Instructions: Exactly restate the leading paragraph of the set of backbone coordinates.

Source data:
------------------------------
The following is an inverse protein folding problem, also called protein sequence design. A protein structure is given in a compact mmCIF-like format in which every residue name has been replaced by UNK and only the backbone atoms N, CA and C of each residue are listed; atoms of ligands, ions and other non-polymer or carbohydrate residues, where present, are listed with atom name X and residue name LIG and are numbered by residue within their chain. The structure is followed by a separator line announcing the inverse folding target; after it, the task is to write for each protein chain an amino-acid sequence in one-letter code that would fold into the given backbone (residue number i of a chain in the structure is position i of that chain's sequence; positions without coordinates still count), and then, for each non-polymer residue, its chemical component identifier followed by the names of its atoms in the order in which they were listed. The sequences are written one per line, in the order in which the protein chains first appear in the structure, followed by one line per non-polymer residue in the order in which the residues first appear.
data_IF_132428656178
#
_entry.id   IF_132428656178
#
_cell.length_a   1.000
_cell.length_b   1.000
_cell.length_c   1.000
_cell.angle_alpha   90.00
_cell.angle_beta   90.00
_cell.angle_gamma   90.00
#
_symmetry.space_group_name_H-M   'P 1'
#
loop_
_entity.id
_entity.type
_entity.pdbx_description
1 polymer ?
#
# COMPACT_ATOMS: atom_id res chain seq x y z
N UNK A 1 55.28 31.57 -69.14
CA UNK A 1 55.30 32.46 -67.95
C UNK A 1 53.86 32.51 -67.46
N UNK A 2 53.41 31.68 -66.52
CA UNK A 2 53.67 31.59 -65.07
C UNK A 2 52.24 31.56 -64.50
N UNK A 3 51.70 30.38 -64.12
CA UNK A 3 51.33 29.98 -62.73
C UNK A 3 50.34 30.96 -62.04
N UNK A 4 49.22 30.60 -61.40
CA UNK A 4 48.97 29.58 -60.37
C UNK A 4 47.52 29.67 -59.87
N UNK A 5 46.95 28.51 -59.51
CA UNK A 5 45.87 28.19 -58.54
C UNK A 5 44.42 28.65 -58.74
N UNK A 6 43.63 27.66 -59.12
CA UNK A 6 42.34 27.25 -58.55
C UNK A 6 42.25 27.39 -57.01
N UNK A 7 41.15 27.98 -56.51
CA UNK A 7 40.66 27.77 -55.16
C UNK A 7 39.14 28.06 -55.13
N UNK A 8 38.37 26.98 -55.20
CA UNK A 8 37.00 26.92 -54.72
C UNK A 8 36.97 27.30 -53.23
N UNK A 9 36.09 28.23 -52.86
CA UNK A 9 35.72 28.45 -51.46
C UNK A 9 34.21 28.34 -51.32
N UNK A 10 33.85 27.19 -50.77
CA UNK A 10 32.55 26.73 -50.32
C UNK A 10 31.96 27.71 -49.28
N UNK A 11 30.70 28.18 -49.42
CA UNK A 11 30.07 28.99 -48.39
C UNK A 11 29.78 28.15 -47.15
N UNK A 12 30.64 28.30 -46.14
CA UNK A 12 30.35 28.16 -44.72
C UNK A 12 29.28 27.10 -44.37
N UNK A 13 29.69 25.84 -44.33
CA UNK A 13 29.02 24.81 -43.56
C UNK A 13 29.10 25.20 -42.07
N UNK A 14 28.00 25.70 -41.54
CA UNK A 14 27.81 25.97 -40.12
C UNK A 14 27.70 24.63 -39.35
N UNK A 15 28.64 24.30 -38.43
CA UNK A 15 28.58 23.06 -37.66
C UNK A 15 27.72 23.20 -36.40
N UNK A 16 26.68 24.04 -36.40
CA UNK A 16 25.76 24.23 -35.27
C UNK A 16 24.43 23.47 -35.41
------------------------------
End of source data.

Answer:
The following is an inverse protein folding problem, also called protein sequence design. A protein structure is given in a compact mmCIF-like format in which every residue name has been replaced by UNK and only the backbone atoms N, CA and C of each residue are listed; atoms of ligands, ions and other non-polymer or carbohydrate residues, where present, are listed with atom name X and residue name LIG and are numbered by residue within their chain. The structure is followed by a separator line announcing the inverse folding target; after it, the task is to write for each protein chain an amino-acid sequence in one-letter code that would fold into the given backbone (residue number i of a chain in the structure is position i of that chain's sequence; positions without coordinates still count), and then, for each non-polymer residue, its chemical component identifier followed by the names of its atoms in the order in which they were listed. The sequences are written one per line, in the order in which the protein chains first appear in the structure, followed by one line per non-polymer residue in the order in which the residues first appear.